add     esp, 4          ; remove previously added local variable at [esp + 0]

; end
    pop     ebx
    leave               ; EPILOGUE: mov esp, ebp \ pop ebp
    ret

NOTE: In this and the previous section, the code has been parted into components like init, init locals, def locals, body and end. Those components however are not clearly defined such that some init parts include the moving of the passed params, while the other doesn't. These components have been marked as such only for a better understanding solely, so there prolly is not a strict rule at which instructions are part of which component. Just take the general idea of it to create functions which comply with the C calling convention as this shown structure might help you creating good styled codes easier.

Examples

C Driver

moddriver.c

#include "cdecl.h"
#include "stdio.h"

size_t PRE_CDECL modulo( size_t, size_t ) POST_CDECL;
size_t PRE_CDECL mod_loop( size_t, size_t ) POST_CDECL;
size_t PRE_CDECL mod_rec( size_t, size_t ) POST_CDECL;

int main() {
    size_t a;
    size_t b;
    int result;
    a = 15;
    b = 5;
    result = modulo(a, b);
    printf("modulo(%d, %d) = %d\n", a, b, result);
    result = mod_loop(a, b);
    printf("mod_loop(%d, %d) = %d\n", a, b, result);
    result = mod_rec(a, b);
    printf("mod_rec(%d, %d) = %d\n", a, b, result);
    return 0;
}

ASM Code

mod.asm

segment .text
global modulo
global mod_loop
global mod_rec

modulo: ; function size_t modulo(a, b)
        mov     eax, dword [esp+4H]   ; a in EAX
        mov     edx, 0                ; EDX should be zero
        div     dword [esp+8H]        ; EDX:EAX / b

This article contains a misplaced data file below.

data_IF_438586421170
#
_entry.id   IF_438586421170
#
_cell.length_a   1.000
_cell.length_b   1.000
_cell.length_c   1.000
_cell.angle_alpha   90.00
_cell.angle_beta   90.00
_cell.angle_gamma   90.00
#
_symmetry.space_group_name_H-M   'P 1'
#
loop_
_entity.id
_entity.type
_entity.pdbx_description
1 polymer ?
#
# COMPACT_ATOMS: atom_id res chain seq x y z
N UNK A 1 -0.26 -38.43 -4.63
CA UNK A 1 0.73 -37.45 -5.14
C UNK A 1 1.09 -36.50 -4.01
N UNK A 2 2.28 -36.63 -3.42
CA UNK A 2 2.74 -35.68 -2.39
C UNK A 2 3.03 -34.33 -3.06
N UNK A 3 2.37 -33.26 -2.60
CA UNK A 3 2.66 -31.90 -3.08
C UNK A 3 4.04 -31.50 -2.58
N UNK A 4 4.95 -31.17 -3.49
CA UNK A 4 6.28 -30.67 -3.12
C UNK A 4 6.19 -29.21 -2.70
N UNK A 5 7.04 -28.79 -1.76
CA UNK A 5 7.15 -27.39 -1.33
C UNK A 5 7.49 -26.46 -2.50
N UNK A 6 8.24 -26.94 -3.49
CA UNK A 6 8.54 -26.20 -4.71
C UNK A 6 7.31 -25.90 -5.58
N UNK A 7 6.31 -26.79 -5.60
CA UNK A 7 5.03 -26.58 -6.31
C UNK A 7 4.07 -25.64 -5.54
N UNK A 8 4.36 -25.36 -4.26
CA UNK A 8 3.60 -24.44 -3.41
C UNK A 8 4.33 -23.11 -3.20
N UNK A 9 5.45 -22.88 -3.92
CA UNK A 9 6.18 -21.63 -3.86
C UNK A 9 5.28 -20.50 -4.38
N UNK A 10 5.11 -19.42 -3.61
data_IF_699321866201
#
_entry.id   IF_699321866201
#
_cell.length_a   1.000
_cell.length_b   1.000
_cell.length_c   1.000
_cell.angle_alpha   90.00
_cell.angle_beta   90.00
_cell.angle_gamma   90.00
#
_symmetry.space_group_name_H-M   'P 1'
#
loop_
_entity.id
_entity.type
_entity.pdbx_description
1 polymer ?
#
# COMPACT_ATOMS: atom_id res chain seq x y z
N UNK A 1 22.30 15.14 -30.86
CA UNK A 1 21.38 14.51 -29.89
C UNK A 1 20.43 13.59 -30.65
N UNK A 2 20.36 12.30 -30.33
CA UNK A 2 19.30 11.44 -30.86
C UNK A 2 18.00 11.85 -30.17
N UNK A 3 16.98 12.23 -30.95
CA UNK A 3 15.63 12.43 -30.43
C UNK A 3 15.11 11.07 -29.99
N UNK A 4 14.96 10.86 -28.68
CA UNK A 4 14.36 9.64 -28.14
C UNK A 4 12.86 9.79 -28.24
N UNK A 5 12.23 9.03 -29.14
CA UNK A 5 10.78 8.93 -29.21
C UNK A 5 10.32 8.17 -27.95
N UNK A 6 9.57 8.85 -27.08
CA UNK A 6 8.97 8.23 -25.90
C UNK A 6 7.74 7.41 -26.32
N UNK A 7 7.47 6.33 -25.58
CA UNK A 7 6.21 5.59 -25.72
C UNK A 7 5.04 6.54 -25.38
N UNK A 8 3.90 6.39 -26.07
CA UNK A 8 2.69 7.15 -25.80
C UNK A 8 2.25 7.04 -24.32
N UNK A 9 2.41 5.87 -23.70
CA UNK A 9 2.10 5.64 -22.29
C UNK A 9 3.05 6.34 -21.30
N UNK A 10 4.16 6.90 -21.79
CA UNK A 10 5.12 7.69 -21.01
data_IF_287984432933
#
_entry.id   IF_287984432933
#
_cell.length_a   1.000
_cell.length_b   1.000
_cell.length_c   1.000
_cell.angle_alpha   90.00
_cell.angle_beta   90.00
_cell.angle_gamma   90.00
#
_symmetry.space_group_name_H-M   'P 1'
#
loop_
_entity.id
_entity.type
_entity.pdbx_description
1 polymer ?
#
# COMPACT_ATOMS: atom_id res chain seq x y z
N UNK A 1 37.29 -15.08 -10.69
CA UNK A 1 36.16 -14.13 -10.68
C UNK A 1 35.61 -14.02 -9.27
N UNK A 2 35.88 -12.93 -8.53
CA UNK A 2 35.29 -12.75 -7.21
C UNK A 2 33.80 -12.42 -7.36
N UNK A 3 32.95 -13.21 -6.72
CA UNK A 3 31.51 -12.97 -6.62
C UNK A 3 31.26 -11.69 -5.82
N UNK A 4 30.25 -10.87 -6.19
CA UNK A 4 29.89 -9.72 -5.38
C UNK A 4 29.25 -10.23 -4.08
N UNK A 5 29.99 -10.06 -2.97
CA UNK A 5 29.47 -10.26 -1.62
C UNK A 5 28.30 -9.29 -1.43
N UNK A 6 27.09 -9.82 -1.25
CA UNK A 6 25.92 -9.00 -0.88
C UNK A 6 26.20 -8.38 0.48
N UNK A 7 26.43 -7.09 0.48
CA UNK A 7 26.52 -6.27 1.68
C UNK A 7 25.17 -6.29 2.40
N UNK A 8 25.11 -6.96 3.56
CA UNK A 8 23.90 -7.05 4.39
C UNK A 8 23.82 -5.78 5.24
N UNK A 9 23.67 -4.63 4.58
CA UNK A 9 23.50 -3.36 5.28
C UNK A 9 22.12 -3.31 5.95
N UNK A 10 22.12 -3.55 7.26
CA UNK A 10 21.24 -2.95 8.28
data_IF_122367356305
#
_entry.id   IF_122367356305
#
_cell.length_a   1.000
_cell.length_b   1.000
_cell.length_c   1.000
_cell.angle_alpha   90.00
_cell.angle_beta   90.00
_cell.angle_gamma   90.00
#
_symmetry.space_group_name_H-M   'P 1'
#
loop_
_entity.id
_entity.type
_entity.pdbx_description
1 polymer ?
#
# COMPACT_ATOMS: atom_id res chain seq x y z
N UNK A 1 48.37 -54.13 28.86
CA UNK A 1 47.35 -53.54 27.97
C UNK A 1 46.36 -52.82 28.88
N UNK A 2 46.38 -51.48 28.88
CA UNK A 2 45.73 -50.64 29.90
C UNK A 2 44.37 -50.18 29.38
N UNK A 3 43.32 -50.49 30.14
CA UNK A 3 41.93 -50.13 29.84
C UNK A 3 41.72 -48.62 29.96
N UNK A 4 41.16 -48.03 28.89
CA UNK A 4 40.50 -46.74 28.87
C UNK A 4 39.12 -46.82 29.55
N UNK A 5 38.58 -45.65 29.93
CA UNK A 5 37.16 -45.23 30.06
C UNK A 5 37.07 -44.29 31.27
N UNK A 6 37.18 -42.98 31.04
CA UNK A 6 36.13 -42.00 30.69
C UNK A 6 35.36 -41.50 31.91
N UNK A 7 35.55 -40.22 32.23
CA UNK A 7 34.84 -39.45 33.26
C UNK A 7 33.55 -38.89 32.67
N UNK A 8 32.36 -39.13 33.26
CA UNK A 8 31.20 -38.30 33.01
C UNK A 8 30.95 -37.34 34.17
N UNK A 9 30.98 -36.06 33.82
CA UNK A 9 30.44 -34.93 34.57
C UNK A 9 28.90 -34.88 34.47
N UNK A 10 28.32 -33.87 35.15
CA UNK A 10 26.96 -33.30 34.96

; -> result in EAX, remainder in EDX
        mov     eax, edx              ; move a % b to eax
        ret

mod_loop:    ; Function size_t mod_loop(a, b)
        mov     eax, dword [esp+4H]    ; a in EAX
        mov     edx, dword [esp+8H]    ; b in EDX
        cmp     eax, edx               ; if (a < b) -> return
        JL      return

minus:  sub     eax, edx               ; else: a = a-b
        cmp     eax, edx               ; if (a >= b) -> minus
        JGE     minus
return:                                ; else: return
        ret

mod_rec:    ; Function size_t mod_rec(a, b)
        enter   0, 0
        mov     eax, dword [ebp + 8]   ; a in EAX
        mov     edx, dword [ebp + 12]  ; b in EDX
        cmp     eax, edx               ; if (a < b) -> return
        JL      return

        sub     eax, edx               ; else: a = a-b
        push    edx
        push    eax                    ; push req params on stack
        call    mod_rec
        leave
        ret

NOTE: As those simple functions only change EAX, EDX and EFLAGS, we don't need to enter or pusha in all of them. In fact not using those stements saves us unnecessary instructions in this example. The following part will have other examples instead.

NOTE: mod_rec is pushing elements into the stack, but not removing them. This is okay in this example due to the enter and leave instructions only as the leave instruction "corrects" the ESP anyways.

Compilation

$ gcc -m32 -c moddriver.c
$ nasm -f elf mod.asm
$ gcc -m32 -o mod moddriver.o mod.o

Execution

$ ./mod
modulo(15, 5) = 0
mod_loop(15, 5) = 0
mod_rec(15, 5) = 0